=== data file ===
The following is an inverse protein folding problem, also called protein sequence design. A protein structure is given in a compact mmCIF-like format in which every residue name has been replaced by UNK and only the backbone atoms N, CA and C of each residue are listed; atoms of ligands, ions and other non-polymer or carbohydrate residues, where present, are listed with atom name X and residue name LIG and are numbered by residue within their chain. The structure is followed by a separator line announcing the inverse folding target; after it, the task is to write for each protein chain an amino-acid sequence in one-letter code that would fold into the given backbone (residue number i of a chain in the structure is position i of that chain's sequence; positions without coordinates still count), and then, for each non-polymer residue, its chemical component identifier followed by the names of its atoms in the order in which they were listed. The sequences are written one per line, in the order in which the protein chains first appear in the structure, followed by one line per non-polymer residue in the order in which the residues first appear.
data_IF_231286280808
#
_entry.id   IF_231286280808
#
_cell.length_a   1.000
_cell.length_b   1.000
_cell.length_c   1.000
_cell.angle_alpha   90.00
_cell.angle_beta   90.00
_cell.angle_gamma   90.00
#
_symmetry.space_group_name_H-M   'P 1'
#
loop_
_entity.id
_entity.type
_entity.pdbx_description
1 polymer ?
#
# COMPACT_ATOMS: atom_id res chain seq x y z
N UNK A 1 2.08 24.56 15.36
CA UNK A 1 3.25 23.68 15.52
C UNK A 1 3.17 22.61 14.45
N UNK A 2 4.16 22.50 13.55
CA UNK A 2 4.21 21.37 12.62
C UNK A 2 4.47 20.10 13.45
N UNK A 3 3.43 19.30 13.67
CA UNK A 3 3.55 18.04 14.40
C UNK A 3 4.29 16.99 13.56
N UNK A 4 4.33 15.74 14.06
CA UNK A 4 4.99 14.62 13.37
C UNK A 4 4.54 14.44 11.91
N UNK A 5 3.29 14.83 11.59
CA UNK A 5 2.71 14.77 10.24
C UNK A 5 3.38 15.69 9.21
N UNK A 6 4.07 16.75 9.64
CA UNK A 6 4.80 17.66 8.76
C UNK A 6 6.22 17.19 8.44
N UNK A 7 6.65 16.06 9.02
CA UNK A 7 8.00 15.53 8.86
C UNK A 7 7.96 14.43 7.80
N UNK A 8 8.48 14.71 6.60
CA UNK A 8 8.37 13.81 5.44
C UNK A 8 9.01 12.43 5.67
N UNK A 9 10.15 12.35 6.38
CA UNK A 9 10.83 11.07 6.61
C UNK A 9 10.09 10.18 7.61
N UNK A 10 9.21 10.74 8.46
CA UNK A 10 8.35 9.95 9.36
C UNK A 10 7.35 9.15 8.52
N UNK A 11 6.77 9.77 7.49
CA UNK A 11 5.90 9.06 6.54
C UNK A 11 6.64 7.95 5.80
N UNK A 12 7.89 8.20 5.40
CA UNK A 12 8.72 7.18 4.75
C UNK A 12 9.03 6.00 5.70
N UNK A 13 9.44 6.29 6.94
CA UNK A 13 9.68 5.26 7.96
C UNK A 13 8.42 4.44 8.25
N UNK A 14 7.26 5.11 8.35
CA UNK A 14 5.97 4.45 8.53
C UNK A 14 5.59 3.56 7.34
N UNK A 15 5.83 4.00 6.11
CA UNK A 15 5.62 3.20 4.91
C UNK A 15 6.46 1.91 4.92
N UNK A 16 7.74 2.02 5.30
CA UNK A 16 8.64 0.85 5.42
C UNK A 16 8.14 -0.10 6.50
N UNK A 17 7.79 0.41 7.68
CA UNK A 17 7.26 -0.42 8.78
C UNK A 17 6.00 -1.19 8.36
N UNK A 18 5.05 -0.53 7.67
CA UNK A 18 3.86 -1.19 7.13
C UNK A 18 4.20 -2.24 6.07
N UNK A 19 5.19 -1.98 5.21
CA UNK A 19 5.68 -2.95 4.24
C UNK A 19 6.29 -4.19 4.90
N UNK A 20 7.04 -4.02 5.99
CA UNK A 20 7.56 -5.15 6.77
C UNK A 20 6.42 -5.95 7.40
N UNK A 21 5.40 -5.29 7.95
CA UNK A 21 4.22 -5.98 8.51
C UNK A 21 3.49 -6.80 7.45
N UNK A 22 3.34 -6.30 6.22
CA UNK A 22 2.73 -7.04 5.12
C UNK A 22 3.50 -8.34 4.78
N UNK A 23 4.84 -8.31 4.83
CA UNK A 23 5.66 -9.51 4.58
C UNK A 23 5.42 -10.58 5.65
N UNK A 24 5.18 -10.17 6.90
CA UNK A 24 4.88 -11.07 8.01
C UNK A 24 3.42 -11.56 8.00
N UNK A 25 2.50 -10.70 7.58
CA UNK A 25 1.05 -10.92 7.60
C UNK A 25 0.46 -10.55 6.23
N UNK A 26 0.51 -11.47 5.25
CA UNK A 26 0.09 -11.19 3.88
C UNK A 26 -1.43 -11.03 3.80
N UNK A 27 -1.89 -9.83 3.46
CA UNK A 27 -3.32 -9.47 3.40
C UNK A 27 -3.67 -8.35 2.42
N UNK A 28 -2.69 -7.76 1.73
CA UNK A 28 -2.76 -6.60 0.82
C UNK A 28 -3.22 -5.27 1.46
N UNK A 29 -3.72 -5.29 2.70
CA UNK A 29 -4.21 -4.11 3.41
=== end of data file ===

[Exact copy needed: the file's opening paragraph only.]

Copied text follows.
The following is an inverse protein folding problem, also called protein sequence design. A protein structure is given in a compact mmCIF-like format in which every residue name has been replaced by UNK and only the backbone atoms N, CA and C of each residue are listed; atoms of ligands, ions and other non-polymer or carbohydrate residues, where present, are listed with atom name X and residue name LIG and are numbered by residue within their chain. The structure is followed by a separator line announcing the inverse folding target; after it, the task is to write for each protein chain an amino-acid sequence in one-letter code that would fold into the given backbone (residue number i of a chain in the structure is position i of that chain's sequence; positions without coordinates still count), and then, for each non-polymer residue, its chemical component identifier followed by the names of its atoms in the order in which they were listed. The sequences are written one per line, in the order in which the protein chains first appear in the structure, followed by one line per non-polymer residue in the order in which the residues first appear.